from The American Heritage® Dictionary of the English Language, 4th Edition
- transitive v. To inflict severe pain on; torture.
- transitive v. To inflict great mental distress on.
from Wiktionary, Creative Commons Attribution/Share-Alike License
- v. to inflict intense pain or mental distress on (someone); to torture
from the GNU version of the Collaborative International Dictionary of English
- adj. Excruciated; tortured.
- transitive v. To inflict agonizing pain upon; to torture; to torment greatly; to rack.
from The Century Dictionary and Cyclopedia
- To torture; torment; inflict very severe pain upon, as if by crucifying: as, to excruciate the feelings.
from WordNet 3.0 Copyright 2006 by Princeton University. All rights reserved.
- v. torment emotionally or mentally
- v. subject to torture
Fenway Park is our, to coin a word, excruciate -- something anyone who witnessed those extra-inning classics against the Yankees will instantly understand.
"You didn't excruciate my wrist so like time!" groaned Bill.
Even at this hour the swart Savoyard (_filius nullius_) issues forth on his diurnal pilgrimage, "remote, unfriended, melancholy, slow," to excruciate on his superannuated hurdy-gurdy that sublime melody, "the hundred and seventh psalm," or the plaintive sweetness of "Isabel," perhaps speculating on a breakfast for himself and Pug, somewhere between Knightsbridge and Old Brentford.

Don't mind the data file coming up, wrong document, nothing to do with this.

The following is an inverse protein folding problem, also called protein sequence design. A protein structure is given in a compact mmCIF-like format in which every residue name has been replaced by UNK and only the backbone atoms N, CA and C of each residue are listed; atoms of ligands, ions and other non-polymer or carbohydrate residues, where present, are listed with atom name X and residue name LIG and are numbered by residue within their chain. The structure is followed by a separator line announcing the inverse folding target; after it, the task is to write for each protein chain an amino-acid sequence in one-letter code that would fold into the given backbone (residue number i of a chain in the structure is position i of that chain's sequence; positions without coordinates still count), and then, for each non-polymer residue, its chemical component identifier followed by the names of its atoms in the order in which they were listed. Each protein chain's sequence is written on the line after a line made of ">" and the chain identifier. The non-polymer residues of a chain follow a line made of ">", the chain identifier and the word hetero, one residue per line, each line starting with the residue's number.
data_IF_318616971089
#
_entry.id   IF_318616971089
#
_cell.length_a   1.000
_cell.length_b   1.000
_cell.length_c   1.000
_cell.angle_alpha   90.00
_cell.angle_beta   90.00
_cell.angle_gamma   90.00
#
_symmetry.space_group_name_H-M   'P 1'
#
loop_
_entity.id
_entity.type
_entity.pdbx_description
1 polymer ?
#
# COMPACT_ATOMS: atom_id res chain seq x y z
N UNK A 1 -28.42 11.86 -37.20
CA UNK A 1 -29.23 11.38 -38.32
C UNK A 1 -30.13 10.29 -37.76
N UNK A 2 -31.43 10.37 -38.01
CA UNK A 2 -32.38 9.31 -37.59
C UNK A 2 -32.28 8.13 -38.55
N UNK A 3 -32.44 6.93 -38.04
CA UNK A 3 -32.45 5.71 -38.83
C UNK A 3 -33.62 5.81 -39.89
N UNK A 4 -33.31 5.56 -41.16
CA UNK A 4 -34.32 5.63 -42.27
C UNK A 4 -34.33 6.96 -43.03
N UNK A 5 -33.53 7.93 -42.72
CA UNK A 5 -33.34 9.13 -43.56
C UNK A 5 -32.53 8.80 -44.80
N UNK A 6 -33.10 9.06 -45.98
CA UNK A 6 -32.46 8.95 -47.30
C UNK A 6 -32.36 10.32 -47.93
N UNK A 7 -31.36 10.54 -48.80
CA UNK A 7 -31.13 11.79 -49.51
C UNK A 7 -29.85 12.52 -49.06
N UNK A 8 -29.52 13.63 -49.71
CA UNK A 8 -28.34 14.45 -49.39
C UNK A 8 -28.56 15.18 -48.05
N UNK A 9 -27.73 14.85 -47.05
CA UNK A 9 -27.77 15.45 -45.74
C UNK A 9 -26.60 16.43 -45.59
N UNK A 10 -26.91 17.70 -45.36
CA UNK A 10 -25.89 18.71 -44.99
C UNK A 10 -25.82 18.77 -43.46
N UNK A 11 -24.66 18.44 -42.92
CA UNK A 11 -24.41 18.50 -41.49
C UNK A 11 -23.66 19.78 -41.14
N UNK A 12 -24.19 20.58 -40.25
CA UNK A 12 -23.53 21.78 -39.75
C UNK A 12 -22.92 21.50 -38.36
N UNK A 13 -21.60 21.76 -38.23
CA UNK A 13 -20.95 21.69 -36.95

After it might have been an hour of this excruciate ecstasy the
After it might have been an hour of this excruciate ecstasy the Countess came to Rosamund's bed.
Her presence used to excruciate Osborne; but go she would upon all parties of pleasure on which she heard her young friends were bent.
The feeling of languor , which succeeds the animation of gaiety, is itself a very severe pain; and when the mind is then vacant, a thousand disappointments and vexations rush in and excruciate.
Nay, that is a cruel religion, which would excruciate hereafter those who enjoy now.
'Ignorance, density, total imbecility, is better; I would rather any day of my life sit and carve for guests -- the grossest of human trials -- a detestable dinner, than be doomed to hear some wretched fellow -- and you hear the old as well as the young -- excruciate feelings which, where they exist, cannot but be exquisitely delicate.
At times he would take it to the room behind Annie's shop, at times to the hut occupied by Hector of the Stags: there he would not excruciate his host at least, and Rob of the Angels would endure anything for his chief.